Unique to this app is its utilization of the Elo Rating System which, originally used to rank chess players, is being introduced to the tennis world for the first time through GSM. The basis of this system, which takes into account the skill level of an opponent when ranking a player based on wins and losses, overcomes the geographic inconsistencies plaguing the NTRP system. “Players risk ranking points every time they play a GSM match, which gives them some ‘skin in the game'” Jeff at the Spokane Club says. As players improve their game and win more matches, the app allows them to seek out and schedule matches with higher-skilled opponents.
Click here to sign up and challenge a friend to a match! Marsh and C.J. are also looking for advisors who can offer domain knowledge in either tennis or people matching applications. You can reach them through their Facebook page here.
When asked to share his best piece of advice for startups, Marsh, a self-described serial entrepreneur, emphasizes the importance of traction. “Launched apps are nice, but if they don’t get usage then it’s just a fun hobby. A startup needs traction to know it’s viable and will grow before ever seeking any investment money” Marsh offers. “A good traction benchmark is to show 5% week-over-week growth in the one metric that matters for 10 weeks. Then seek investment if you truly need it to grow.”
After spending the past few years focusing efforts around entrepreneurship as an economic development strategy, the greater Spokane region has successfully established the foundation for supporting startups. We have convened nearly 50 organizations, all of whom are touch points for entrepreneurs, startups and small businesses. We are working collaboratively, and referring entrepreneurs and businesses to the appropriate resources at the appropriate time. The volume of activity has significantly increased over the past twelve months, and it’s now time to focus on the next objective – creating more idea flow in our region.
We have eight colleges and universities in our immediate region. They are educating nearly 70,000 students every year, and most of the recent graduates export out of our region for lack of high paying jobs. We also have many “boomerangers”, young people who initially leave our region, but later return to start families and enjoy a better quality of life. But the challenge still exists – how can we create more high growth businesses in our region so that there are high paying jobs for our graduates and boomerangers?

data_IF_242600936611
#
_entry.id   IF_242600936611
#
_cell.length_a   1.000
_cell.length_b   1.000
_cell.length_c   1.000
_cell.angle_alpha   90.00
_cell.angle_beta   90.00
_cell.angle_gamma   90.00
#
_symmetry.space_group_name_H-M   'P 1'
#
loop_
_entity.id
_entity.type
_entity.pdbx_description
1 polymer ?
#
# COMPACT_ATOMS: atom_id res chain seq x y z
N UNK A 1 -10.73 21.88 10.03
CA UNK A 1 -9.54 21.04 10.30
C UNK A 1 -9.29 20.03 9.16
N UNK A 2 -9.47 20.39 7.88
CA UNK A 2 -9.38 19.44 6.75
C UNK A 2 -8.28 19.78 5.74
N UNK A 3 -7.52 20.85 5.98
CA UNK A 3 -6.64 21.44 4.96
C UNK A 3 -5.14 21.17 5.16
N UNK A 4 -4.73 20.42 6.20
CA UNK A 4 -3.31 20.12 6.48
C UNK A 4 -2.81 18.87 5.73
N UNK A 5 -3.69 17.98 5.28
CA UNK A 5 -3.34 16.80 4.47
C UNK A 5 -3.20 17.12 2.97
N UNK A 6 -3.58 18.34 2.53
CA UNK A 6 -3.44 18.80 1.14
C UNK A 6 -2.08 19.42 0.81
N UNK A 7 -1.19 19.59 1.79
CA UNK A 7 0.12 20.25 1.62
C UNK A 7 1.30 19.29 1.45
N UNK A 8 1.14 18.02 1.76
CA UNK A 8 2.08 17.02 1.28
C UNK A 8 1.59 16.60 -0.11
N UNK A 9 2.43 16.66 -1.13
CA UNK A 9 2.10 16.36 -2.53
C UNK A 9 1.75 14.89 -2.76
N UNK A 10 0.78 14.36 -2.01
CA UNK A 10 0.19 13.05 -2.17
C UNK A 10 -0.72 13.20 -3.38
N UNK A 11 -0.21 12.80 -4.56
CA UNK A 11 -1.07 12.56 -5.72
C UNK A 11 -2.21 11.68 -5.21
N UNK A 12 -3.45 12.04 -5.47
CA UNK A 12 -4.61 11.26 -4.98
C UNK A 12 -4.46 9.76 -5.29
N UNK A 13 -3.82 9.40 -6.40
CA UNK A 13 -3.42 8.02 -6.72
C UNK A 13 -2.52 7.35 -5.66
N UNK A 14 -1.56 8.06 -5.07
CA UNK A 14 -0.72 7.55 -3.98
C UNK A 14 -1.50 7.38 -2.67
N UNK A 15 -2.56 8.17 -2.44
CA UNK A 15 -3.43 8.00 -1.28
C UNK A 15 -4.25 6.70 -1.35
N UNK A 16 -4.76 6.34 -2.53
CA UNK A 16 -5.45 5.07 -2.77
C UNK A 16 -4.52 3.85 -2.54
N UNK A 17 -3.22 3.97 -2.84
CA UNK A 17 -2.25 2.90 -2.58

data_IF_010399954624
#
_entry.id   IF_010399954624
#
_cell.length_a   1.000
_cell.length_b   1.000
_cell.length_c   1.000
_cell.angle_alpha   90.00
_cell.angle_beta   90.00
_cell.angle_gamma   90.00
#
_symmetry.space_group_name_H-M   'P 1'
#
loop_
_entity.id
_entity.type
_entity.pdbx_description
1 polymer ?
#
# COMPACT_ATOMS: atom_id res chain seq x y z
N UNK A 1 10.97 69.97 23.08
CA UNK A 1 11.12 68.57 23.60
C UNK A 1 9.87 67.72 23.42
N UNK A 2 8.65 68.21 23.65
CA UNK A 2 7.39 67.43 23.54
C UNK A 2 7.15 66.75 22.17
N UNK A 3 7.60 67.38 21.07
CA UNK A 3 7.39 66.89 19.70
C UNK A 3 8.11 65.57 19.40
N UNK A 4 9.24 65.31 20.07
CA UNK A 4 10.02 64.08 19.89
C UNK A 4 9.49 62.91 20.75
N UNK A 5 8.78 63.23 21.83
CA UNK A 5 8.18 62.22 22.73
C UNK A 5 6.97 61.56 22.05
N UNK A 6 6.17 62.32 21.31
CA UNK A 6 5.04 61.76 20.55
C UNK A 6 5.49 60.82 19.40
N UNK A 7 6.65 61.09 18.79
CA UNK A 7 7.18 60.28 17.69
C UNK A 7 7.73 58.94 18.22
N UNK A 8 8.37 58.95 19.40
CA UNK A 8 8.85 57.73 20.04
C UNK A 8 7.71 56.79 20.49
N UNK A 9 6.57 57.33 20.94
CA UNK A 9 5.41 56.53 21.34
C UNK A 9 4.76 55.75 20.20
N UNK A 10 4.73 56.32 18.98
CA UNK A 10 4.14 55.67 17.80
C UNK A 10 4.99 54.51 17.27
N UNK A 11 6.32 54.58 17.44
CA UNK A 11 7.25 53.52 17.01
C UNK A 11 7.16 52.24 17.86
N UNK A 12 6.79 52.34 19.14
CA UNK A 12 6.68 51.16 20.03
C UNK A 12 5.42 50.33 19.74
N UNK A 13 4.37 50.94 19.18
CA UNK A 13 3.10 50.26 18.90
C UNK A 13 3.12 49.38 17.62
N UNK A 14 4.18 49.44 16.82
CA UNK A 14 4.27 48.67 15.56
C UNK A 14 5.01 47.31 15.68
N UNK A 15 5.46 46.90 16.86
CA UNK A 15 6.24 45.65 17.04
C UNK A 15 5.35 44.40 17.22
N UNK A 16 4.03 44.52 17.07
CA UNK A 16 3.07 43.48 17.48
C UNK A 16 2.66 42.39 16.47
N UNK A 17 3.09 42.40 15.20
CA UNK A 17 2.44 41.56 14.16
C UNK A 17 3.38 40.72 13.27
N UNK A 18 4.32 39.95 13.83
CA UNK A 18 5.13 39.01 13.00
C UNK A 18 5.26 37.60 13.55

The answer is simply that we must focus on harnessing more ideas from our students, faculty, researchers, business and industry, and our communities. In a recent meeting with Mark VanDam, WSU’s Entrepreneur Faculty Ambassador, I learned that there are a myriad of researcher led ideas and prototypes that are sitting on the shelf for lack of time, interest, or business experience to take them from idea to product.
Industry also has challenges they need to solve for their respective businesses. For example, at Avista we have an innovation work group that is focusing on exploring new innovations that create more efficient processes internally, or provide value-add products and services for our customers. We recently initiated a web-based challenge on MindSumo that posed the question, “How will you partner with energy utilities of the future?” During the 30-day submission window, Avista received 110 entries, primarily from college students across the country. Out of the 110 submissions, Avista received approximately 20 submissions that were new innovative ideas or validated existing ideas that Avista had been internally contemplating.